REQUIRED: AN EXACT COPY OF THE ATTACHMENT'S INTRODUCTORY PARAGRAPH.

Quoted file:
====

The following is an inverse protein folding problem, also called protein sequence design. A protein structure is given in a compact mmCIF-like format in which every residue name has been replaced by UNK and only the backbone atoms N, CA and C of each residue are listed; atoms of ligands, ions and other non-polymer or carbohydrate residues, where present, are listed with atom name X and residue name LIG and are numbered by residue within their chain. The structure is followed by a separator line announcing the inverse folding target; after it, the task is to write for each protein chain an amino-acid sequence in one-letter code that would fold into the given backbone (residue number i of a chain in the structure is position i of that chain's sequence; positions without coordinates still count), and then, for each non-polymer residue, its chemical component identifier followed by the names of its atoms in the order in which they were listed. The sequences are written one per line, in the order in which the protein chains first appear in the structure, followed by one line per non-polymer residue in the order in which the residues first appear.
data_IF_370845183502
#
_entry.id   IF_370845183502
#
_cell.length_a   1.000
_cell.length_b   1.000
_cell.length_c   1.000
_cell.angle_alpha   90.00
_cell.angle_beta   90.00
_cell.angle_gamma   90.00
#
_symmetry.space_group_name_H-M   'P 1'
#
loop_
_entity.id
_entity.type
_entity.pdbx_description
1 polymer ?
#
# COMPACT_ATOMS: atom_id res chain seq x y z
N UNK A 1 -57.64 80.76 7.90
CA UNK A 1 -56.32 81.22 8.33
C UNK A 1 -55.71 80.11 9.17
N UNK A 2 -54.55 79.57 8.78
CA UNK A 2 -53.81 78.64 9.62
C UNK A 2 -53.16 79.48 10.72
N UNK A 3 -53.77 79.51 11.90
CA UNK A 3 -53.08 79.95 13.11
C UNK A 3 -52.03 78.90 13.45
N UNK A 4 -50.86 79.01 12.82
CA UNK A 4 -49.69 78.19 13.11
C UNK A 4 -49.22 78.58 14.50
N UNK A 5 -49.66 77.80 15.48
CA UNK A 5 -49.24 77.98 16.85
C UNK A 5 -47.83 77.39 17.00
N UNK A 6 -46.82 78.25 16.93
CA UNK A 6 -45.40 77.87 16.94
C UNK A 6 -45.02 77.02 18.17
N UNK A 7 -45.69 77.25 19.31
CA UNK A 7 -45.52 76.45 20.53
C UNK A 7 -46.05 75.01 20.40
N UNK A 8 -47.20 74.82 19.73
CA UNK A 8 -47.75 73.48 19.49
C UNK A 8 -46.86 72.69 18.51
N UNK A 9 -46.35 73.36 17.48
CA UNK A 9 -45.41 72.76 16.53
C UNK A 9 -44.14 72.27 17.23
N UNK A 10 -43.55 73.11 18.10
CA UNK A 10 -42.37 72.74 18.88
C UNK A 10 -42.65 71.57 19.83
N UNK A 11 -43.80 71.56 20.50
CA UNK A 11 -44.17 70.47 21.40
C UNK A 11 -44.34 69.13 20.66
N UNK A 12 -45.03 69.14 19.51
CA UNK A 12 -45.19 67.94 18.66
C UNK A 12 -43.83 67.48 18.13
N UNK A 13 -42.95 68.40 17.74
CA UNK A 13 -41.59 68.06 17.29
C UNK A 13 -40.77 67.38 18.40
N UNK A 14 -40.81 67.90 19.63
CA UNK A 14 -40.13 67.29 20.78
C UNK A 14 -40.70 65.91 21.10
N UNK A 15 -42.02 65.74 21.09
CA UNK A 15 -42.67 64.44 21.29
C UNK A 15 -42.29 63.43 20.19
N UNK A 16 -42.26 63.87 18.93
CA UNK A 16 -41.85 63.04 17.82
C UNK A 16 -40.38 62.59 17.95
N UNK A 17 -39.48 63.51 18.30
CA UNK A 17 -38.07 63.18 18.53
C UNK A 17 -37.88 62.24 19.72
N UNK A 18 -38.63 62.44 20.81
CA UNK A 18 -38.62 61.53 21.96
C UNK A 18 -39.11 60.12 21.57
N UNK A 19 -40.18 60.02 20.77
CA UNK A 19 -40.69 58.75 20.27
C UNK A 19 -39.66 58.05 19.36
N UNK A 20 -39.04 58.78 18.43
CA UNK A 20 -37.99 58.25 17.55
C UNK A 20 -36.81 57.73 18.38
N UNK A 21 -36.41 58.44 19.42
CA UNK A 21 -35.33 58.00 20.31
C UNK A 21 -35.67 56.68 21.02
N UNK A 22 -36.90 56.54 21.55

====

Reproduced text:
The following is an inverse protein folding problem, also called protein sequence design. A protein structure is given in a compact mmCIF-like format in which every residue name has been replaced by UNK and only the backbone atoms N, CA and C of each residue are listed; atoms of ligands, ions and other non-polymer or carbohydrate residues, where present, are listed with atom name X and residue name LIG and are numbered by residue within their chain. The structure is followed by a separator line announcing the inverse folding target; after it, the task is to write for each protein chain an amino-acid sequence in one-letter code that would fold into the given backbone (residue number i of a chain in the structure is position i of that chain's sequence; positions without coordinates still count), and then, for each non-polymer residue, its chemical component identifier followed by the names of its atoms in the order in which they were listed. The sequences are written one per line, in the order in which the protein chains first appear in the structure, followed by one line per non-polymer residue in the order in which the residues first appear.